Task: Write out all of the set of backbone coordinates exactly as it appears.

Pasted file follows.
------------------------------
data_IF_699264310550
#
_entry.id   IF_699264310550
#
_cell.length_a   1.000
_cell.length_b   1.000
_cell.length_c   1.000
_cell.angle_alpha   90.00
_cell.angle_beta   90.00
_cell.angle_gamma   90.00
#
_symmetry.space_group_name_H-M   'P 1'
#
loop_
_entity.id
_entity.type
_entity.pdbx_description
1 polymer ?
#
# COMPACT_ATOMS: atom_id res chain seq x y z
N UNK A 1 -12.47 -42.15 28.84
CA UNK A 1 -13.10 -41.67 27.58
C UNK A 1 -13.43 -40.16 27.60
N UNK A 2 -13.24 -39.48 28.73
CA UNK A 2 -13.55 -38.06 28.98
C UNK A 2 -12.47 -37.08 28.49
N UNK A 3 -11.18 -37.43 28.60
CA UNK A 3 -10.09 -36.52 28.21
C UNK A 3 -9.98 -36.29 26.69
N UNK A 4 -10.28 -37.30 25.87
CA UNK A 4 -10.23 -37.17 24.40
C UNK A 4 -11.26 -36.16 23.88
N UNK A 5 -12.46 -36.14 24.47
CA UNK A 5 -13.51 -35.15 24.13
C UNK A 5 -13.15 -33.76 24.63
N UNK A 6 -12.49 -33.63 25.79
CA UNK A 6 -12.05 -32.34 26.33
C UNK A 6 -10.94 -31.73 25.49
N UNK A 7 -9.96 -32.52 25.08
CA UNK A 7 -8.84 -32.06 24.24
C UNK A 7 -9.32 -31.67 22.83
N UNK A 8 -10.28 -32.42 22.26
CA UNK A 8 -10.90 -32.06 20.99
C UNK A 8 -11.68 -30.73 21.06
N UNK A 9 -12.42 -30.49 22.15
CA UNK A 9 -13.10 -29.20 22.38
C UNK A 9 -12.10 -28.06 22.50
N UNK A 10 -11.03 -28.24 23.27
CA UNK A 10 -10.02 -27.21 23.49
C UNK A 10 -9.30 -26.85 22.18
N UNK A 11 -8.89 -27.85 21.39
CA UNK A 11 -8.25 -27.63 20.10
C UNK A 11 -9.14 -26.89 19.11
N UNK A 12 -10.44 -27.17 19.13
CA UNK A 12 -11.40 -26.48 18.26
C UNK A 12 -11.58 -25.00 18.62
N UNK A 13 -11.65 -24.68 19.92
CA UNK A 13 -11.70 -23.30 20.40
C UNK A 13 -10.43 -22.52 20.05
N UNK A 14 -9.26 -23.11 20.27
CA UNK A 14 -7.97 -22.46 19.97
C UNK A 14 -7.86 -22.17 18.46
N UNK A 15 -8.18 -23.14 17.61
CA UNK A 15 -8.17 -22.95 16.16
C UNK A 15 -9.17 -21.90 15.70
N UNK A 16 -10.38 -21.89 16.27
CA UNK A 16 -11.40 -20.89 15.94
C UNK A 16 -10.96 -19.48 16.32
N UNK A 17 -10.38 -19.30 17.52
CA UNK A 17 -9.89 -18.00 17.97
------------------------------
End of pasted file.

data_IF_699264310550
#
_entry.id   IF_699264310550
#
_cell.length_a   1.000
_cell.length_b   1.000
_cell.length_c   1.000
_cell.angle_alpha   90.00
_cell.angle_beta   90.00
_cell.angle_gamma   90.00
#
_symmetry.space_group_name_H-M   'P 1'
#
loop_
_entity.id
_entity.type
_entity.pdbx_description
1 polymer ?
#
# COMPACT_ATOMS: atom_id res chain seq x y z
N UNK A 1 -12.47 -42.15 28.84
CA UNK A 1 -13.10 -41.67 27.58
C UNK A 1 -13.43 -40.16 27.60
N UNK A 2 -13.24 -39.48 28.73
CA UNK A 2 -13.55 -38.06 28.98
C UNK A 2 -12.47 -37.08 28.49
N UNK A 3 -11.18 -37.43 28.60
CA UNK A 3 -10.09 -36.52 28.21
C UNK A 3 -9.98 -36.29 26.69
N UNK A 4 -10.28 -37.30 25.87
CA UNK A 4 -10.23 -37.17 24.40
C UNK A 4 -11.26 -36.16 23.88
N UNK A 5 -12.46 -36.14 24.47
CA UNK A 5 -13.51 -35.15 24.13
C UNK A 5 -13.15 -33.76 24.63
N UNK A 6 -12.49 -33.63 25.79
CA UNK A 6 -12.05 -32.34 26.33
C UNK A 6 -10.94 -31.73 25.49
N UNK A 7 -9.96 -32.52 25.08
CA UNK A 7 -8.84 -32.06 24.24
C UNK A 7 -9.32 -31.67 22.83
N UNK A 8 -10.28 -32.42 22.26
CA UNK A 8 -10.90 -32.06 20.99
C UNK A 8 -11.68 -30.73 21.06
N UNK A 9 -12.42 -30.49 22.15
CA UNK A 9 -13.10 -29.20 22.38
C UNK A 9 -12.10 -28.06 22.50
N UNK A 10 -11.03 -28.24 23.27
CA UNK A 10 -10.02 -27.21 23.49
C UNK A 10 -9.30 -26.85 22.18
N UNK A 11 -8.89 -27.85 21.39
CA UNK A 11 -8.25 -27.63 20.10
C UNK A 11 -9.14 -26.89 19.11
N UNK A 12 -10.44 -27.17 19.13
CA UNK A 12 -11.40 -26.48 18.26
C UNK A 12 -11.58 -25.00 18.62
N UNK A 13 -11.65 -24.68 19.92
CA UNK A 13 -11.70 -23.30 20.40
C UNK A 13 -10.43 -22.52 20.05
N UNK A 14 -9.26 -23.11 20.27
CA UNK A 14 -7.97 -22.46 19.97
C UNK A 14 -7.86 -22.17 18.46
N UNK A 15 -8.18 -23.14 17.61
CA UNK A 15 -8.17 -22.95 16.16
C UNK A 15 -9.17 -21.90 15.70
N UNK A 16 -10.38 -21.89 16.27
CA UNK A 16 -11.40 -20.89 15.94
C UNK A 16 -10.96 -19.48 16.32
N UNK A 17 -10.38 -19.30 17.52
CA UNK A 17 -9.89 -18.00 17.97